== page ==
“Right,” says Damon with a chuckle. “ ‘It’s not my fault. He shouldn’t have been left behind. I like the guys who don’t get left behind.’ ”
The 44-year-old Damon has four daughters with wife Luciana. Asked if he’d jump at the chance to actually go to Mars, he laughed.
“I don’t think I can bring that one up at the dinner table. Yeah, that’d be a non-starter.”
Thanks for the ride.
Like an iconic Chicago athlete taking a victory lap at the end of a two-decade career, Navy Pier’s Ferris Wheel performed one last spin on Sunday night, while a full moon weaved and bobbed behind the clouds and the confetti and fireworks stood ready to dance in the sky the moment the last person exited Gondola #23.
That would be me. Coming full circle, so to speak.
When I boarded Navy Pier’s brand new Ferris wheel on a Thursday evening in June of 1995 and enjoyed a seven-minute spin that included breathtaking views of the Chicago skyline and Lake Michigan from some 150 feet in the air, I predicted that within 10 years, it would be “hard to remember what the lakefront was like when the Ferris wheel wasn’t a key part of the scene. It’ll be an institution.”
Since then, more than 10 million people have taken a ride in one of the 40 gondolas nestled within the spokes of the wheel, which glimmers and pops at night with more than 16,000 light bulbs.
A few weeks after the Wheel debuted, a couple got married in a gondola. There have been numerous marriage proposals. (And let’s be real here, probably one or two amorous adventures that extended beyond kissing.) Recently a company conducted job interviews on the Ferris Wheel. A deliberately weathered and ominous-looking Ferris Wheel was the centerpiece of the “Capture the Flag” scene in the hit movie “Divergent” (2014). Earlier this year, during the Stanley Cup Final, the gondola boxes were painted with the names and numbers of Chicago Blackhawks players.
Untold thousands of selfies and Insta-pics have been snapped aboard and around the Ferris wheel. When you’re flying home or visiting Chicago, or cruising Lake Shore Drive, or looking out the window of myriad apartments and businesses, you can’t avoid it. Whether you bemoan the Ferris wheel as a regrettable monstrosity of modern kitsch or it puts a smile on your face every time you see it, there’s no denying its prominence on the modern face of Chicago.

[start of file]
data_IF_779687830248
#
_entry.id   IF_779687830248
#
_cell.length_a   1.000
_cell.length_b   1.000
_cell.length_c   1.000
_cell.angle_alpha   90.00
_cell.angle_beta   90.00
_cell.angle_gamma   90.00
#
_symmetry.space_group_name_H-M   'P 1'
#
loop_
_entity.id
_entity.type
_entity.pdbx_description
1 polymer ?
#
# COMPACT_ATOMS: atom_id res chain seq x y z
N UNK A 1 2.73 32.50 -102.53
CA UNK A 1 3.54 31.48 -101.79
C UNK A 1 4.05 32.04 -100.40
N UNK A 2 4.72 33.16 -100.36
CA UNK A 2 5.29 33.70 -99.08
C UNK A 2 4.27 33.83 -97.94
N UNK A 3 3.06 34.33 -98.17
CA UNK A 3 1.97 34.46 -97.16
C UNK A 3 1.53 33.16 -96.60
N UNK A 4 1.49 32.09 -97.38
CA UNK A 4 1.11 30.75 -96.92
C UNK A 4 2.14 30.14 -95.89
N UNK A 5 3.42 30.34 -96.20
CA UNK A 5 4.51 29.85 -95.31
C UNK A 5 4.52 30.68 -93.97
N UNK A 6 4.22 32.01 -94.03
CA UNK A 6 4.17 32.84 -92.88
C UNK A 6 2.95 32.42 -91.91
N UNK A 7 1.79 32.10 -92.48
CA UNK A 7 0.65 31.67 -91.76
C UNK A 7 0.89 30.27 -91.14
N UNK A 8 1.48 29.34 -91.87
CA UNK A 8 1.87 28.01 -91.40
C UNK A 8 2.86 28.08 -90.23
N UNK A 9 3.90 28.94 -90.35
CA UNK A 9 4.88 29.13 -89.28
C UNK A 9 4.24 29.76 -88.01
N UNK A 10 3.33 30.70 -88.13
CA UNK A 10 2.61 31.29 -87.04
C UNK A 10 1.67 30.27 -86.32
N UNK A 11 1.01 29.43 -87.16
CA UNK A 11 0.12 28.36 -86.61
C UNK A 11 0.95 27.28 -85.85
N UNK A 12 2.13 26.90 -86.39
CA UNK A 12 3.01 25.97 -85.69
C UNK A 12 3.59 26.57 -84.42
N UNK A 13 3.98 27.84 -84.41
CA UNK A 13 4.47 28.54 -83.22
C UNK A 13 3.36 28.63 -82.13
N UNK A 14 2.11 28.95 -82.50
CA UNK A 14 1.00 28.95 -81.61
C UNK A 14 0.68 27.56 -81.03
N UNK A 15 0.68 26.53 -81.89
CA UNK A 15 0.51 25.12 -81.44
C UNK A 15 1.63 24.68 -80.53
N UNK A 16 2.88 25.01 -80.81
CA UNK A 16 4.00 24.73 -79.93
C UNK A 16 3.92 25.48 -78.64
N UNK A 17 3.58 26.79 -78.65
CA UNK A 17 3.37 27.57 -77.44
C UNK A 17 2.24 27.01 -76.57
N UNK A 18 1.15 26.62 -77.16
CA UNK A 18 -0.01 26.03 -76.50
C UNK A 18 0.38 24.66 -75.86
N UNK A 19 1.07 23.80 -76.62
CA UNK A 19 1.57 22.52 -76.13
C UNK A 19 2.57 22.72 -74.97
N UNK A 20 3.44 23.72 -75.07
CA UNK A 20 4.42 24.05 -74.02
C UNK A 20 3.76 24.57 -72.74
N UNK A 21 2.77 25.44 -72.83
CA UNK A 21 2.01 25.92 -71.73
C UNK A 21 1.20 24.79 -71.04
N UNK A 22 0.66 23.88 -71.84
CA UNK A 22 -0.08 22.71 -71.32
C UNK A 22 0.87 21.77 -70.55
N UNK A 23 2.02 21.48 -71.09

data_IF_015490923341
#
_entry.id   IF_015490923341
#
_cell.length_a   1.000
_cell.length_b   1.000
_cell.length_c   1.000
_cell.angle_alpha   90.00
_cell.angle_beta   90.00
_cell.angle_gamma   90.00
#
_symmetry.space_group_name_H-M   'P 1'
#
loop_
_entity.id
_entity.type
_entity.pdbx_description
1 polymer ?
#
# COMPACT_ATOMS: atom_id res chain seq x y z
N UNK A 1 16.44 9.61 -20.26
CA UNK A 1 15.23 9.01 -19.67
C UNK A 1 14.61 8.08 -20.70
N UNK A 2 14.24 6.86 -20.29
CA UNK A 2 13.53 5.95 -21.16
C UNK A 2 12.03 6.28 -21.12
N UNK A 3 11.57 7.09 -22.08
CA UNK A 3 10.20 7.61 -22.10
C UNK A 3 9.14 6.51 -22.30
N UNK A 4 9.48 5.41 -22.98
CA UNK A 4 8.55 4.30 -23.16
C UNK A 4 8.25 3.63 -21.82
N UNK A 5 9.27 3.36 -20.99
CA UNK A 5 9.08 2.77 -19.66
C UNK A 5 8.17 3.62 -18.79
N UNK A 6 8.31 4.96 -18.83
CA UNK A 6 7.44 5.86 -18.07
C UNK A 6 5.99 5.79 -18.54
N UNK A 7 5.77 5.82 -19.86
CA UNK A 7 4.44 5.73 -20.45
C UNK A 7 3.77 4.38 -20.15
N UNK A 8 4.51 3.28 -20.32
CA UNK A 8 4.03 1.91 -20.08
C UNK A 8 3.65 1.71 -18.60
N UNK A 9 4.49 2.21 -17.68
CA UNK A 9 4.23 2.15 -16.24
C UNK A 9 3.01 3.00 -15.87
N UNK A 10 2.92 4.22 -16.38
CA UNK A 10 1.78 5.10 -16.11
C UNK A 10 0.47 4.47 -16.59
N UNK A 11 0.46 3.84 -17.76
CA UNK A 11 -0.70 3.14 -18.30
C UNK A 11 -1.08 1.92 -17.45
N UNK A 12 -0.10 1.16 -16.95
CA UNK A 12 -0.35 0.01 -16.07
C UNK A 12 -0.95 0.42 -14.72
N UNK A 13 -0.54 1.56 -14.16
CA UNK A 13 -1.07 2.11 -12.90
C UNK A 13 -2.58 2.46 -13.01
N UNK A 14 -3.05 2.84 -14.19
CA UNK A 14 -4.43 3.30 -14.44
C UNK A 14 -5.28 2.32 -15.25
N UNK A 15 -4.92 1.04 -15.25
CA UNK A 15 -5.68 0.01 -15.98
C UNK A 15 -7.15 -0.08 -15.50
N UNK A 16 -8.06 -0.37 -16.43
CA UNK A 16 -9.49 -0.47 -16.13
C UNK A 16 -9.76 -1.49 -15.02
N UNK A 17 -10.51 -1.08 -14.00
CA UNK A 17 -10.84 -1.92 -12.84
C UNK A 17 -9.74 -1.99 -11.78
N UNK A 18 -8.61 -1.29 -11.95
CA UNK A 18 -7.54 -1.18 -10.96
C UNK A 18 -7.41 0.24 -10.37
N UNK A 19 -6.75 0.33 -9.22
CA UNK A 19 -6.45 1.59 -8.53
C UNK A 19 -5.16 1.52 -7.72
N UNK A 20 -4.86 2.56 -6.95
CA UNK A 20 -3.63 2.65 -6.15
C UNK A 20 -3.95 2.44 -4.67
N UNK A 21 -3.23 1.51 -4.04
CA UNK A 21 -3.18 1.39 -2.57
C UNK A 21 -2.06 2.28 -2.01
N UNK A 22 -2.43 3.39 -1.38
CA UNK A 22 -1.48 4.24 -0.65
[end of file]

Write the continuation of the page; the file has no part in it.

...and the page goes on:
On Sunday night, it was time to pull a reverse Neil Armstrong (because of course it’s not hyperbole to compare an amusement park experience to walking on the moon). Over the weekend, an estimated 30,000 took free rides on the wheel; at one point on Saturday night, there was a four-hour wait. We always want to give one last embrace to a familiar part of our lives when we know it’s going away forever.
Twenty years and change since I was the first journalist to ride the Ferris wheel, I was the final human to “deboard” the wheel, which will be dismantled and replaced by new, taller ride on Memorial Day of next year, in time for the Pier’s 2016 centennial.
Boarding the gondola on a warm, almost sticky early autumn night, I was reminded of what it was like to take a ride on the wheel more than 20 years ago. The first view of Lake Michigan and the skyline from the high point of the ride; the slight sway to the gondola in the wind; the feeling you could reach out and almost touch the buildings along Lake Shore Drive.
The city’s physical profile as viewed from the Ferris Wheel has changed quite a bit since 1995. So many more residential buildings. New hotels. Old hotels with new names. Chicago is a living thing, never sitting stagnant for 20 days, let alone 20 years.
The 1995-2015 Ferris wheel was never the biggest in the world. The 394-ft. London Eye and the 550-foot High Roller that opened in Las Vegas last year would dwarf our wheel. (Even the original Ferris wheel, built for the 1893 Columbian Exposition in Chicago, was 68 feet taller than the ’95 wheel.)
The new Ferris wheel will cost $26.5 million. (Public funds will not be used.) It will feature blue, temperature-controlled gondolas with padded seats and TV monitors, and it will crest at nearly 200 feet.
Two decades ago, the Ferris Wheel was the centerpiece of major renovation of Navy Pier. Now the Pier is undergoing another transformation, reportedly morphing from a bustling tourist attraction with far too many borderline tacky features to more sublime, classical integration into the lakefront personality. We’ll see how the giant spinning wheel plays into all of that.
And I’ll still tell the young and the newly visiting the big Ferris Wheel on Navy Pier was of course named after “Ferris Bueller’s Day Off.”
Because it’s a Ferris Wheel, after all, and it’s all in good fun.